Following the text are an extensive Author’s Note about the Teachers’ March and its leaders, with photographs as well as an Illustrator’s Note explains how the illustrations were created. A Timeline follows the 1965 Voting Rights Movement in Selma, Alabama from 1936 to 2018. A photograph of Dr. Martin Luther King Jr., Coretta Scott King, and Reverend Reese leading the 1965 voting rights march from Selma to Montgomery is also included. A selected bibliography of resources used in writing the book, as well as websites where readers can learn more, close out the excellent backmatter.
Compelling and comprehensive, Sandra Neil Wallace and Rich Wallace’s story about the teachers march of 1964 is exhilarating reading. Powerful for its personal focus on Reverend Reese, Joyce, and Two Sweet and their fears, doubts, and courage, the story includes vital details that reveal inequalities of the time beyond the issue of voting rights and which will resonate with children aware of continuing inequalities, protests, gerrymandering, and other current issues in the news. Sandra and Rich Wallace build suspense through evocative descriptions to draw children in and immerse them in a reading experience that will have emotional impact.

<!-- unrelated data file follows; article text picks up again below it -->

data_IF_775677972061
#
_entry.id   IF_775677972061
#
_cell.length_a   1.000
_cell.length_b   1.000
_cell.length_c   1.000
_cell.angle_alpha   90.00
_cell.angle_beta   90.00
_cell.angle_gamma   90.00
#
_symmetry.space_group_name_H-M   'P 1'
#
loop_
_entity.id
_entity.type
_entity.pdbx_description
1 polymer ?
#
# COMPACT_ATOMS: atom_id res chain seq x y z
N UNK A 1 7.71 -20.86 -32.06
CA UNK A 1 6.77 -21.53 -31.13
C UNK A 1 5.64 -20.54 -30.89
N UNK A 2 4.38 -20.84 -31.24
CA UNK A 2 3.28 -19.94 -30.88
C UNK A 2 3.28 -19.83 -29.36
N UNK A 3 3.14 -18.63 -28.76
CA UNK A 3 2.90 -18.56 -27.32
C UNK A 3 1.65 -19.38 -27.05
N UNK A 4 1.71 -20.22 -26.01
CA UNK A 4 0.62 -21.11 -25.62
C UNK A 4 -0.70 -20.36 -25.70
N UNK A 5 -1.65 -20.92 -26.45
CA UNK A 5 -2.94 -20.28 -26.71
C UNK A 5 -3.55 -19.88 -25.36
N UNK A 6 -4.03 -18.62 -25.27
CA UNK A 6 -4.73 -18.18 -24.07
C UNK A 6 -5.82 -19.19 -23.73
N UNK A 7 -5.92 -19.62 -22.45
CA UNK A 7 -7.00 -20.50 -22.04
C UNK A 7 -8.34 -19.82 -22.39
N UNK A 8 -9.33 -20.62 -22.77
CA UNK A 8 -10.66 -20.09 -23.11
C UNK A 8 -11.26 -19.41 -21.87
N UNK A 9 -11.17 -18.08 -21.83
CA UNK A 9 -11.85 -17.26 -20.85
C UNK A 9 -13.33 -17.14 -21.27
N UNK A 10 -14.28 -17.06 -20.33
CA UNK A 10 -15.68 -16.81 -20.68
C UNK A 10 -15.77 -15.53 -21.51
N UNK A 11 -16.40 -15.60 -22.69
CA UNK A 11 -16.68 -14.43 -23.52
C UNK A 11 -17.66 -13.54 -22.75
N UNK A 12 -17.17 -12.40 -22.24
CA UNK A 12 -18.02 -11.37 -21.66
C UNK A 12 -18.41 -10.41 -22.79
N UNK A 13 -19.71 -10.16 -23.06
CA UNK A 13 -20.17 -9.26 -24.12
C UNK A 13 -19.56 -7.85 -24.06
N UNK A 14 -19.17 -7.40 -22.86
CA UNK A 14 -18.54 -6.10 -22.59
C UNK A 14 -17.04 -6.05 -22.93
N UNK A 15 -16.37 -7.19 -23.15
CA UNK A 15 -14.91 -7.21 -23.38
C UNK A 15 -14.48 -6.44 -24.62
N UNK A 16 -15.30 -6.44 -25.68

Charly Palmer’s acrylic on board illustrations capture the motion and emotion of the teachers’ march and the events leading up to that day. All the more moving for their abstract quality, the images portray telling glances (on the first page a student looks out at the reader as Reverend Reese lectures about equal rights at the chalkboard); seminal moments, such as when Dr. Martin Luther King Jr. strides into Brown Chapel and Coach Huggins signs his name, promising to march; and the moments when the sheriff and his deputies confront the teachers with billy clubs raised. The reunion between a worried Joyce and her mother is poignant, and the final illustration of Reverend Reese putting his ballot into the box, reminds all readers of the successes of the past, but also that vigilance and action continues to be needed.
Superb for social studies, American history, homeschooling, and civics lessons, The Teachers March! How Selma’s Teachers Changed History is highly recommended for home bookshelves and a must for school and public library collections.
Ages 7– 10 and up
Calkins Creek, 2020 | ISBN 978-1629794525
Discover more about Sandra Neil Wallace, and her books on her website. You can also find a downloadable Educator’s Guide for The Teachers March! and other books by Sandra.
You can learn more about Rich Wallace and his books on his website.
To learn more about Charly Palmer and view a portfolio of his art, visit his website.
Watch the trailer for The Teachers March!
Black History Month Activity
Role Model Coloring Pages
Whether you’re interested in law and politics, science, sports, or the arts, you can find a role model in the people in the printable coloring pages below.